Caliban Cimarrón by Orlando Ricardo Menes

I loved Miranda for her virtuosities:
healer of smallpox and yaws
using manchineel blood, seamist, ground shark spines,
calligrapher who named seashell
and wildflower, coralline hands loath to me

caressing quartos. The spirits blessed
her with goldenrod tresses, eyes like greenstone charms
as if she’d been born in Carib waters
rather than Navarre. Miranda might’ve been
a cacique for she snorted snuff soaked

in turtle water, told time by starlight, yet her skin
was white as cassava milk, color of angel
wings she said, untouched by Arawak
or African. Don Próspero invaded
Sirequeya with horsemen and mastiffs,

his ship’s culverins firing on our long canoes,
Cacique Gauarionex burned alive,
my mother drowned in dolphin’s quay.
By force of arquebus
and cruxifix I became Miranda’s servant,

my sister Anacaona master’s concubine.
Self-taught, I played vihuela
and sackbutt while Miranda sang
canticles to chastity,
cashew-bird’s trills and whistles.

“You are a savage,” she said, “unless
Christian husbandry tames your instincts.”
Ungrateful girl. When she couldn’t sleep
– excess of phlegm – I whistled Carib melodies,
rocking Miranda as Sycorax did to me.

One night – she was seventeen –
I hid beneath her hammock
and dreamed I was Knight of Calatrava:
a ruddy, red-headed Aragonese,
hero of Lepanto, our baroque palace perched

on Matanzas bluff – Emperor Philip’s gift –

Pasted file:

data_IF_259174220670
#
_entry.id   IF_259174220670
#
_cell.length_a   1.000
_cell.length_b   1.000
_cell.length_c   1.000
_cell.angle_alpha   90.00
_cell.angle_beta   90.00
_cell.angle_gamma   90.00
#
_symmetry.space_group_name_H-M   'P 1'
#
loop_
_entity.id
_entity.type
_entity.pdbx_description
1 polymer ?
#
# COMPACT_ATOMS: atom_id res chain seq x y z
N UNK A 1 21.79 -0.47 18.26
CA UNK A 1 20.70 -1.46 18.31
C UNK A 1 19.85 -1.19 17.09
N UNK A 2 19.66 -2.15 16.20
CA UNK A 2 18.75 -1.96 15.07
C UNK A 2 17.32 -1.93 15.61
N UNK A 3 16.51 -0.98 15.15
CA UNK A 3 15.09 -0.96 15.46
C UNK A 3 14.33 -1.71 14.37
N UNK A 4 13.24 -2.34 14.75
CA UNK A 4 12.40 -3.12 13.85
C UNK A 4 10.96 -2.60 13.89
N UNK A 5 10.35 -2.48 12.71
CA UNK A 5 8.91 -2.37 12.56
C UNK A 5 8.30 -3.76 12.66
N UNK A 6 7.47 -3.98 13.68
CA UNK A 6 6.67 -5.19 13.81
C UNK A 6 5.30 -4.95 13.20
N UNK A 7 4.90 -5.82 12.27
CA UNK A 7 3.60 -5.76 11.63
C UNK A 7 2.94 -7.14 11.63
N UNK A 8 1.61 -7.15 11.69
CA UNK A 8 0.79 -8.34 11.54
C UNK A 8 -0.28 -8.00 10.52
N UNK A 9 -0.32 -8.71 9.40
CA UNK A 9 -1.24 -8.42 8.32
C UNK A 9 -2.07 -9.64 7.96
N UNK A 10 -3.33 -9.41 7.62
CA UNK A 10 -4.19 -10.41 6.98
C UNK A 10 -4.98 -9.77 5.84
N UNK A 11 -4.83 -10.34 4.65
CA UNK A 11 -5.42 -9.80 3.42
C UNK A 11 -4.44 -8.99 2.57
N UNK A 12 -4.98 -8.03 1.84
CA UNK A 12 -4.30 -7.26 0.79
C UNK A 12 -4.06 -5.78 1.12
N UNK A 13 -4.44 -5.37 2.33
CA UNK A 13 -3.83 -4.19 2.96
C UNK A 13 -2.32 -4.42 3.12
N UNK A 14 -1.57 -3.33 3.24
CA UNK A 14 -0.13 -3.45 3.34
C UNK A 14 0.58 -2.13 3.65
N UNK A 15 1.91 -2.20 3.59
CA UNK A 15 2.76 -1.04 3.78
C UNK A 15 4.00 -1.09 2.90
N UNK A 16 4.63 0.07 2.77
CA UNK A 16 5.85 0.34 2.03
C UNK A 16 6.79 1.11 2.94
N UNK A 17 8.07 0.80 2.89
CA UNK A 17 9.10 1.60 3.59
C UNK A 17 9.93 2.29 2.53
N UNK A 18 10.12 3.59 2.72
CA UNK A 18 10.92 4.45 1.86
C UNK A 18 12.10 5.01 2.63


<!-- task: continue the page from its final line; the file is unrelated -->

hundreds of slaves darker than me cutting cane.
Cerberus chewed my buttocks;
Don Próspero flogged my head with rawhide,
rammed a singed cane-Christ down the throat.

I ran to the lagoon where Sycorax gave me life,
boas sloughing in weeds, filled Miranda’s
shallop with coconuts – water and meat –
paddled westward to Cubanacán,
land of cimarrones who command mountains.

Whites cannot overcome our palisades
– indigo wood – poisoned darts, Shangó’s power.
God of fire, thunder, vengeful war,
I hear your heart when an Oyo warrior beats
the iyá drum, my scarred back tattooed

with your double-ax that cleaves the sky
hurling lightening-fire on sugar mills
and churches; your plantation Oguedé
ignites without consumption,
signalling victory. When very ripe

its fruit causes visions of Africa.
My wife Ayorinde of Yobú plays
the don-don drums praising your many names,
I place beneath Oguedé
fufú – mashed – plantain and cassava bread,

eggs fried in turtle fat, okra stew, gunpowder.
The color of smoked tamarind,
Ayorinde’s face glows in the sun
as she condiments your morning meal,
scattering purple basil and cumin seeds.

Shangó Kora, Shangó Oba Funké,
Shangó Aguá Guayé, Your kingdom
will one day spread across the Greater
and Lesser Antilles: master and slave
will dance to the three bata drums.

Issue Four

Editorial: Outside the Penumbra of Postmodernism

Modernist After Modernism

John Peck

Four British Poets

Orlando Ricardo Menes

Catherine Kasper

Kymberly Taylor

Charles Cantalupo

Stephen Collis

Reviews of: Tod Thilleman

Reviews of: Charles Bernstein & Co.

And: The Word From Russia

And: The Word From Ireland

Samizdat Magazine, © 2000-2001 R. Archambeau

Do not reprint without permission